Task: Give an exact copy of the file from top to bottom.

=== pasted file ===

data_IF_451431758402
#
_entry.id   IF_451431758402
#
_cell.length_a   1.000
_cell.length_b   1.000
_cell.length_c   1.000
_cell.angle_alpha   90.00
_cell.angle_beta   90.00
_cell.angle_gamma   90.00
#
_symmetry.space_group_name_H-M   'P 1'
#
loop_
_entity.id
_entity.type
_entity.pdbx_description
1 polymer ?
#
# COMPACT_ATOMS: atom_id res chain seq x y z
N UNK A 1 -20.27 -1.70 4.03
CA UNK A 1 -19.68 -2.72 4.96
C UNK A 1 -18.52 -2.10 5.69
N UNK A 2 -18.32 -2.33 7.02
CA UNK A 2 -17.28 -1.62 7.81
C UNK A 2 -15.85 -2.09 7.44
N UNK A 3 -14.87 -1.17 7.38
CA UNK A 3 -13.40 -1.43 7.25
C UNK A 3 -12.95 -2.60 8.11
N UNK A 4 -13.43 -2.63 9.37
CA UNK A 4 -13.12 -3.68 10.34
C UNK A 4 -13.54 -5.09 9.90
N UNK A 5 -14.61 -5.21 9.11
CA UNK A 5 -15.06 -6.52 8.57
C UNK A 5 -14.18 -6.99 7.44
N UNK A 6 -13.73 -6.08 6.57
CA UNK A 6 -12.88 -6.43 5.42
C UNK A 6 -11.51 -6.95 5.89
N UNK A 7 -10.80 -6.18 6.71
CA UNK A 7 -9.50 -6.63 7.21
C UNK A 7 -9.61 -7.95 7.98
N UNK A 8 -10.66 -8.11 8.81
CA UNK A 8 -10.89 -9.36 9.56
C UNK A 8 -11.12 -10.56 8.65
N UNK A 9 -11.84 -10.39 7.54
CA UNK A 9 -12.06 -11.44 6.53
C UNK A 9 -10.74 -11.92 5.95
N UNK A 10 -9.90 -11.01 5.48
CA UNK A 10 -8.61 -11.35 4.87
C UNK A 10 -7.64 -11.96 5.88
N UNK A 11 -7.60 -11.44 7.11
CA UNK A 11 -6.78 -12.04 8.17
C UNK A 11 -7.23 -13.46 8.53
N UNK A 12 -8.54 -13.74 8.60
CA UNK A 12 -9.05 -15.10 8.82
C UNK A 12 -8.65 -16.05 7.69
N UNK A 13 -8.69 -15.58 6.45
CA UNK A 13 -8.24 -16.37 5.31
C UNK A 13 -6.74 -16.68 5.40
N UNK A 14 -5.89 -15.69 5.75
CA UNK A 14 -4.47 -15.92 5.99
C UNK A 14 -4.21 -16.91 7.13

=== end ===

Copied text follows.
data_IF_451431758402
#
_entry.id   IF_451431758402
#
_cell.length_a   1.000
_cell.length_b   1.000
_cell.length_c   1.000
_cell.angle_alpha   90.00
_cell.angle_beta   90.00
_cell.angle_gamma   90.00
#
_symmetry.space_group_name_H-M   'P 1'
#
loop_
_entity.id
_entity.type
_entity.pdbx_description
1 polymer ?
#
# COMPACT_ATOMS: atom_id res chain seq x y z
N UNK A 1 -20.27 -1.70 4.03
CA UNK A 1 -19.68 -2.72 4.96
C UNK A 1 -18.52 -2.10 5.69
N UNK A 2 -18.32 -2.33 7.02
CA UNK A 2 -17.28 -1.62 7.81
C UNK A 2 -15.85 -2.09 7.44
N UNK A 3 -14.87 -1.17 7.38
CA UNK A 3 -13.40 -1.43 7.25
C UNK A 3 -12.95 -2.60 8.11
N UNK A 4 -13.43 -2.63 9.37
CA UNK A 4 -13.12 -3.68 10.34
C UNK A 4 -13.54 -5.09 9.90
N UNK A 5 -14.61 -5.21 9.11
CA UNK A 5 -15.06 -6.52 8.57
C UNK A 5 -14.18 -6.99 7.44
N UNK A 6 -13.73 -6.08 6.57
CA UNK A 6 -12.88 -6.43 5.42
C UNK A 6 -11.51 -6.95 5.89
N UNK A 7 -10.80 -6.18 6.71
CA UNK A 7 -9.50 -6.63 7.21
C UNK A 7 -9.61 -7.95 7.98
N UNK A 8 -10.66 -8.11 8.81
CA UNK A 8 -10.89 -9.36 9.56
C UNK A 8 -11.12 -10.56 8.65
N UNK A 9 -11.84 -10.39 7.54
CA UNK A 9 -12.06 -11.44 6.53
C UNK A 9 -10.74 -11.92 5.95
N UNK A 10 -9.90 -11.01 5.48
CA UNK A 10 -8.61 -11.35 4.87
C UNK A 10 -7.64 -11.96 5.88
N UNK A 11 -7.60 -11.44 7.11
CA UNK A 11 -6.78 -12.04 8.17
C UNK A 11 -7.23 -13.46 8.53
N UNK A 12 -8.54 -13.74 8.60
CA UNK A 12 -9.05 -15.10 8.82
C UNK A 12 -8.65 -16.05 7.69
N UNK A 13 -8.69 -15.58 6.45
CA UNK A 13 -8.24 -16.37 5.31
C UNK A 13 -6.74 -16.68 5.40
N UNK A 14 -5.89 -15.69 5.75
CA UNK A 14 -4.47 -15.92 5.99
C UNK A 14 -4.21 -16.91 7.13